First we must qualify what constitutes as being the champion of the midlane. They must be amongst the highest picked and highest winrate across the board. Patches come and go, leaving heroes in the meta or left behind, but there are a rare few who have prevailed throughout the years.
Obviously this isn’t an exact science, things like meta, trends and simply the hero pool of the top professional players all influence the statistics we’re looking at. We used to see things like mid Brewmaster, Nighstalker, or other such mid heroes that have lost their place for whatever reason.
Workshop Item: Brewmaster the Dragon Slayer
So who are the most picked?
According to datdota, Queen of Pain is the most picked midlaner in professional Dota, coming in with 2829 games. A surprising startistic for a hero that has been overtly outside of the meta for such a long time. With the odd performance from SumaiL and the occasional flashy midlaner here and there, QoP is largely ignored these days.
Next we have Puck, sitting on 2646 professional games. A significant decrease from QoP, however still 300 games above the rest. Below Puck, the number of times picked evens out, and the statistics become similar. Outworld Devourer, Dragon Knight and Shadow Fiend are all 150 games within one another.
Image credit: Eternal Nymph Loading Screen
In 6th place is Death Prophet, with 2126. A hero that has been in the meta so frequently in prior years, as much as QoP in the early days too, to have 700 less games than the hero is a somewhat surprising statistic. Whilst discussing the rate at which these heroes are picked, these figures mean very little without taking a look at the mid heroes with the highest winrate.
There is only 1 mid hero with a clearly positive win rate – Templar Assassin, at 54.88%. Despite not particularly ever being the most meta pick, it’s likely that the situational circumstance in which TA is actually picked is what lends itself to her winrate. In essence, TA is the type of hero that is generally only ever picked when the opportunity presents itself, as opposed to being a part of a combination, or strategy.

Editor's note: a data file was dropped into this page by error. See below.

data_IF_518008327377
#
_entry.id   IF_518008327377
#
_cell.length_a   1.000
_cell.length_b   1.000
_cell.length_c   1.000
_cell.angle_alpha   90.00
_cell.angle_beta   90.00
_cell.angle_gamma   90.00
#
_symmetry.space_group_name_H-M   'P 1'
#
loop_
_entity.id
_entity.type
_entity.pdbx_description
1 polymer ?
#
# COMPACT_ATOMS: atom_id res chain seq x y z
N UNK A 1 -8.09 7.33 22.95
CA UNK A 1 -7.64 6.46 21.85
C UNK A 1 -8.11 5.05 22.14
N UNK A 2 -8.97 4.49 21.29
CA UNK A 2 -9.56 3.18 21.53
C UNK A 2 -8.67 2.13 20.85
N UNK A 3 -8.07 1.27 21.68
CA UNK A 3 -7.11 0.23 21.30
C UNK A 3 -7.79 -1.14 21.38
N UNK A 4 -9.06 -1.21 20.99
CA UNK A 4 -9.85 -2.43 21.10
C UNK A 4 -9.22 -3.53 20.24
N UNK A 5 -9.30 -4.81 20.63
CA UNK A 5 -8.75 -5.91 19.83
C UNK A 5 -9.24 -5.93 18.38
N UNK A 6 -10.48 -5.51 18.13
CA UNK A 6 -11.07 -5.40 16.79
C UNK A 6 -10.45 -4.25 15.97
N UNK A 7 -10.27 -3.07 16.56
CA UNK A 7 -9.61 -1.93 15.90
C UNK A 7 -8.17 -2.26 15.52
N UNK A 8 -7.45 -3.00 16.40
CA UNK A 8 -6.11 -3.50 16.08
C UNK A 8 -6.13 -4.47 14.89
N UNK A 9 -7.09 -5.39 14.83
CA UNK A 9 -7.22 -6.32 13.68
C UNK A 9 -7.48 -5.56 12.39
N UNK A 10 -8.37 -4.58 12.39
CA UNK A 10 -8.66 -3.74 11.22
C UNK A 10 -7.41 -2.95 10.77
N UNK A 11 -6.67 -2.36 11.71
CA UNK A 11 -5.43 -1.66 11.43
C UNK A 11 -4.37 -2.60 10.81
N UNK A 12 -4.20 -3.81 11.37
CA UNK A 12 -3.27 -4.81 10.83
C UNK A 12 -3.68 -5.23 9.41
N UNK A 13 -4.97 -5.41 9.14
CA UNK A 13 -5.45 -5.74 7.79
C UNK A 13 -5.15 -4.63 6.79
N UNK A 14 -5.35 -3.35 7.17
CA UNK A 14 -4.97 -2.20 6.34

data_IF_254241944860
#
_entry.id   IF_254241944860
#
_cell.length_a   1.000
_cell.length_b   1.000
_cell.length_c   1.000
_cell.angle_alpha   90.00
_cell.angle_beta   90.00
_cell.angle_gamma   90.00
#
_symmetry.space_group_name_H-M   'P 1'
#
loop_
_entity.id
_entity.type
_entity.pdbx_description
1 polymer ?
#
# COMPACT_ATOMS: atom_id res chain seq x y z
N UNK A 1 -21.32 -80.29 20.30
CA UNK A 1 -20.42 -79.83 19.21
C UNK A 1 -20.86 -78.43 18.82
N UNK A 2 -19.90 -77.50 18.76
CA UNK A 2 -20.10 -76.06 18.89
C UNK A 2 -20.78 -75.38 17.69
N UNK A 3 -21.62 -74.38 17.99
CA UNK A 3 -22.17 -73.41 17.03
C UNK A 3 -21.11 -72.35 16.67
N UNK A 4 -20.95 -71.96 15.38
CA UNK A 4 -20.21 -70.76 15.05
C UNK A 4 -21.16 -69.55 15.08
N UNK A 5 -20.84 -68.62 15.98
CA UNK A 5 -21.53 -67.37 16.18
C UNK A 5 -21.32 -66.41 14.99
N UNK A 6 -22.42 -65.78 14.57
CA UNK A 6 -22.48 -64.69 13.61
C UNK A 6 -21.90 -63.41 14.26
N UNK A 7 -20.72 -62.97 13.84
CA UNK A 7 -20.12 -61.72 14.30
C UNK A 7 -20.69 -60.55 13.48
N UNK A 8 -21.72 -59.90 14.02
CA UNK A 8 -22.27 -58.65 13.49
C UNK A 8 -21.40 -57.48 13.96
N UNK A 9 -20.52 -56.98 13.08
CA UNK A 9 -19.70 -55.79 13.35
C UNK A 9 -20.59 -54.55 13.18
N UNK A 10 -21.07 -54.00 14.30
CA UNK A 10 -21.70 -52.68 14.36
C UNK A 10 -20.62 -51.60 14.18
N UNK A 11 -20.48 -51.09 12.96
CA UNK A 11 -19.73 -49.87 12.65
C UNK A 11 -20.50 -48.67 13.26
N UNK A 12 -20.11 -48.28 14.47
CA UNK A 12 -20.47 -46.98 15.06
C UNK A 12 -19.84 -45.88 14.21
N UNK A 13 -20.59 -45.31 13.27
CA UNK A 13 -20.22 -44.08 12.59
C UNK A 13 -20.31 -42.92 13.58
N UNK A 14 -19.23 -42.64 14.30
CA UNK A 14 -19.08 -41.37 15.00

The next highest winrate goes to Shadow Fiend, with just 51%. Mostly likely again because of the situational nature of the hero, however in the older patches, Shadow Fiend was often a favoured mid. Somnus claims 135 of the Shadow Fiend games, with an incredible winrate, however the biggest props has to go to Arteezy, who on 87 games, has won a total of 64 over the years.
Looking further down the list, we have to skip past OD and his 50.78% winrate to find the first hero that was also on our most played list; Death Prophet. So we have our first candidate for a hero that might be our champion, but what other factors are there to consider?
The pesky meta
The meta can refer to a number of things – not just the heroes being picked, but just about everything from playstyle to item build. The meta changes so frequently and drastically that often the game can be unrecognisable from one patch to the next. There are so many factors that can influence how the meta develops.
As an example, Puck was predominantly a mid hero for the majority of time. However, when s4 first made the move to the offlane, he continued picking the comfort hero and excelling. At this point, the meta of offlane puck began developing, and other teams started picking it in the position 3. These types of factors can influence how the game is played for years after the first decision is made.
The point is that whilst it’s good and all looking at what heroes are dominant in the mid lane, ultimately that could all change with a switch up of the meta. Whilst it might seem that Death Prophet isn’t the best mid lane hero, she might simply just be the most “mid lane” hero. With each patch heroes change so drastically, to the extent that there already, historically, no one “mid hero”.
Teaser image credit: Heavenly General Loading Screen